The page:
However Rawls's account of reasonableness and rationality may differ in its details from a strictly Kantian account, Rawls's general readiness to assimilate his conceptions of the reasonable and the rational -- i.e., his conceptions of the intellectual and moral capacities proper to liberal democratic citizenship -- to a Kantian conception of practical reason betrays his own project. Kantian conceptions of both theoretical and practical reason are notoriously formalist in nature. They draw a radical distinction between form and content, between the universally valid logical patterns of reasoning and the particular subject matter reasoned about. For Kant, the principles of theoretical and practical reason are applied to particular content -- representations and actions, but those principles themselves remain external to all historically conditioned content, grounded in the universal faculty of human reason.
Rawls falls into this same sort of formalism. For example, in his distinction between reasonable comprehensive doctrines (i.e., those totalizing particularistic world views and moral ideals that are judged to be consistent with a liberal social order) and unreasonable comprehensive doctrines, Rawls defines reasonable comprehensive doctrines in characteristically Kantian formalist terms. A reasonable comprehensive doctrine is one that uses both theoretical and practical reason (i.e., makes both truth claims and moral demands that are universal in logical form) and that draws upon a tradition of doctrine.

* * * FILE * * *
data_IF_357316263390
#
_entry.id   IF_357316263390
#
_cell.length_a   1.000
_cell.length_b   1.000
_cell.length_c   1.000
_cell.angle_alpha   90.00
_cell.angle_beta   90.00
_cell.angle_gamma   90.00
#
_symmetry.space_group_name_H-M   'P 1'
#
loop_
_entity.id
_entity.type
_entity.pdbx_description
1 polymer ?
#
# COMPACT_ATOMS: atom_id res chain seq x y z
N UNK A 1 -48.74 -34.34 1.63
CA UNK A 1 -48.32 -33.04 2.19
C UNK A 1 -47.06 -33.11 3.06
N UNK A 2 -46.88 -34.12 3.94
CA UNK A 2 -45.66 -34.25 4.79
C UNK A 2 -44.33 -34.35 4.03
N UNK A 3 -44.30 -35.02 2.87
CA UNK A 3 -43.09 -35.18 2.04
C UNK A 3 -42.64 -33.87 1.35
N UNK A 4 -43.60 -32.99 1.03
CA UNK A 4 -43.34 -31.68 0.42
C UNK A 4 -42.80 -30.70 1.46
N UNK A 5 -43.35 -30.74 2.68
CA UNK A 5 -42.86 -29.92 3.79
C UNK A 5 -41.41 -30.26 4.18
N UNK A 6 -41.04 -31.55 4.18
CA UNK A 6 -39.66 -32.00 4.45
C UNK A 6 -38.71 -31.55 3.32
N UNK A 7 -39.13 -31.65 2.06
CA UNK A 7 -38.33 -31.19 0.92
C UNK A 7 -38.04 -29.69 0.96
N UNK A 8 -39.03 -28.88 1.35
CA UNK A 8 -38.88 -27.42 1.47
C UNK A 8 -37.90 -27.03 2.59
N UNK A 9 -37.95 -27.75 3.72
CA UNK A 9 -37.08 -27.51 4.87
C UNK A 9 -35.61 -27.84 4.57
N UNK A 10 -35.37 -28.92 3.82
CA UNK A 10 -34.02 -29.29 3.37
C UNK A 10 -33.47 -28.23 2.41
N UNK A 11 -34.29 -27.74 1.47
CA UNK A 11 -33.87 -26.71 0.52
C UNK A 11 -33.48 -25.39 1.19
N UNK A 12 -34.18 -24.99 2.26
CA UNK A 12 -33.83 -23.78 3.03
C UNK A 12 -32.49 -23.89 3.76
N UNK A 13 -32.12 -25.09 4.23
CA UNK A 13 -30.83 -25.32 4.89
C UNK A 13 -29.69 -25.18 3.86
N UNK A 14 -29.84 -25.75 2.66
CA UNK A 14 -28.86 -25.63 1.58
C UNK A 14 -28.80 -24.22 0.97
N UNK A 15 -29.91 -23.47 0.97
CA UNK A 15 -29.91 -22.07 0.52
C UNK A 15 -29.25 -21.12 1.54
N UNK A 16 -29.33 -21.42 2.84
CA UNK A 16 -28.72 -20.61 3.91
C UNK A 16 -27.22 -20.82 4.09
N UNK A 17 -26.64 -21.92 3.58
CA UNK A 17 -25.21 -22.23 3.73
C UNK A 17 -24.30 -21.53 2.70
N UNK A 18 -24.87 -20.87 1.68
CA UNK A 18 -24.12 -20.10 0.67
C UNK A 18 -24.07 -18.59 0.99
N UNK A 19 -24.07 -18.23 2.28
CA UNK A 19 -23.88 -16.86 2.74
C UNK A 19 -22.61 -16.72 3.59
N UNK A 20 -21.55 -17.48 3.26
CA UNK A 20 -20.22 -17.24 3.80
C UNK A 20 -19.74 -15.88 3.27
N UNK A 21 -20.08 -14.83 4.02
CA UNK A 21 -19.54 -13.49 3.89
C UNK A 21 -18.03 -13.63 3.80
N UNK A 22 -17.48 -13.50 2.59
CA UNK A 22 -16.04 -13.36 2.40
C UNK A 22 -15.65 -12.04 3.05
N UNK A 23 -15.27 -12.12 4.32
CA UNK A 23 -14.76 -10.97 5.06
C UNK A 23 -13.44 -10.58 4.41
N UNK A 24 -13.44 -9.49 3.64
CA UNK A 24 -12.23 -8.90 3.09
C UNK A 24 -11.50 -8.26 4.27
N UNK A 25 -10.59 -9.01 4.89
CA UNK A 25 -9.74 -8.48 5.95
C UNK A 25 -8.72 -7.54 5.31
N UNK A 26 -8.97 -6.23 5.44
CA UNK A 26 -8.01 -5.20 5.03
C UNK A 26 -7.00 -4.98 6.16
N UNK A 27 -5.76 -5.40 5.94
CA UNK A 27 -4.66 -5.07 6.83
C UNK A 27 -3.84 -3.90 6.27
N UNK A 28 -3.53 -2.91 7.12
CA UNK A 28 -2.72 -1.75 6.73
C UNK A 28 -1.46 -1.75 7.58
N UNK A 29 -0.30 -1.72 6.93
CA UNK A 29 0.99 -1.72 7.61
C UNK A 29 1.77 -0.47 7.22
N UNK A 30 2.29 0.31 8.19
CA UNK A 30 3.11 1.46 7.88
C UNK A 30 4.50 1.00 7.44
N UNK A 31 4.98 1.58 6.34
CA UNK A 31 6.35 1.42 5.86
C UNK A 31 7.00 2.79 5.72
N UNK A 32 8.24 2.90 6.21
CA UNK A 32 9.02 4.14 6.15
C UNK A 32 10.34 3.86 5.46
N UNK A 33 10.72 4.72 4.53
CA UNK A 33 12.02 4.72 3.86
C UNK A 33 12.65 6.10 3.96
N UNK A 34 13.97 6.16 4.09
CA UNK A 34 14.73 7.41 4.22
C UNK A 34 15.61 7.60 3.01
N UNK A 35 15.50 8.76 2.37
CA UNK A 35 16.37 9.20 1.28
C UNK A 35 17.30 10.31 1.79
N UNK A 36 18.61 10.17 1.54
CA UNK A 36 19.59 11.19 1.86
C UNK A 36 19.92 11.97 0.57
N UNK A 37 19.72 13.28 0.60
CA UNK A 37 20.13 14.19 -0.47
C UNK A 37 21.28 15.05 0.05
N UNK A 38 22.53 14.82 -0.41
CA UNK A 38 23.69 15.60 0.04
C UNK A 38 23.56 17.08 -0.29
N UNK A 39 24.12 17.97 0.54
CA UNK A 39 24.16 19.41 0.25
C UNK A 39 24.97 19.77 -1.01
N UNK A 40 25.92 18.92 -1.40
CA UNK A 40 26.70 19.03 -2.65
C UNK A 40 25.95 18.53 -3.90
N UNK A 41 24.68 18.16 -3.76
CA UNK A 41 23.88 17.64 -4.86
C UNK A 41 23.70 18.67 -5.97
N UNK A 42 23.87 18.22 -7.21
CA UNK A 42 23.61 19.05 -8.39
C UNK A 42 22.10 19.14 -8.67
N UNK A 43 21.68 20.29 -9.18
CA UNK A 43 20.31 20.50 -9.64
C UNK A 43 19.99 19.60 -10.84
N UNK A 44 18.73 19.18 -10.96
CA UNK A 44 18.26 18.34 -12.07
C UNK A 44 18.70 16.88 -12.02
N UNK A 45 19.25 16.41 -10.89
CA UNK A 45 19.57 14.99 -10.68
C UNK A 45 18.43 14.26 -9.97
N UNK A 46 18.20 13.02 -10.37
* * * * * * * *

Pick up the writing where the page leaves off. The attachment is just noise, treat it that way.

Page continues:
The problem with this definition of what constitutes a reasonable comprehensive doctrine is the same problem that afflicts Rawls's conception of the reasonable in general -- namely, it provides no guidance at all when applied to particular cases. Virtually any comprehensive doctrine can be construed and articulated so as to conform to the definition Rawls offers, just as, with a little ingenuity, virtually any action can be construed and described so as to conform to Kant's categorical imperative.
But that doesn't mean that every comprehensive doctrine meeting these formal requirements is actually consistent with the proposal and acceptance of fair terms of cooperation, i.e., is actually consistent with participation in a liberal social order. For example, the comprehensive doctrines held by Tibetan Buddhists or by members of the Amish sect may indeed make use of theoretical and practical reason and may therefore qualify as reasonable comprehensive doctrines using Rawls's standard. But it is easy to imagine how these doctrines may also make it very difficult for their adherents to develop the intellectual and moral capacities required for liberal democratic citizenship.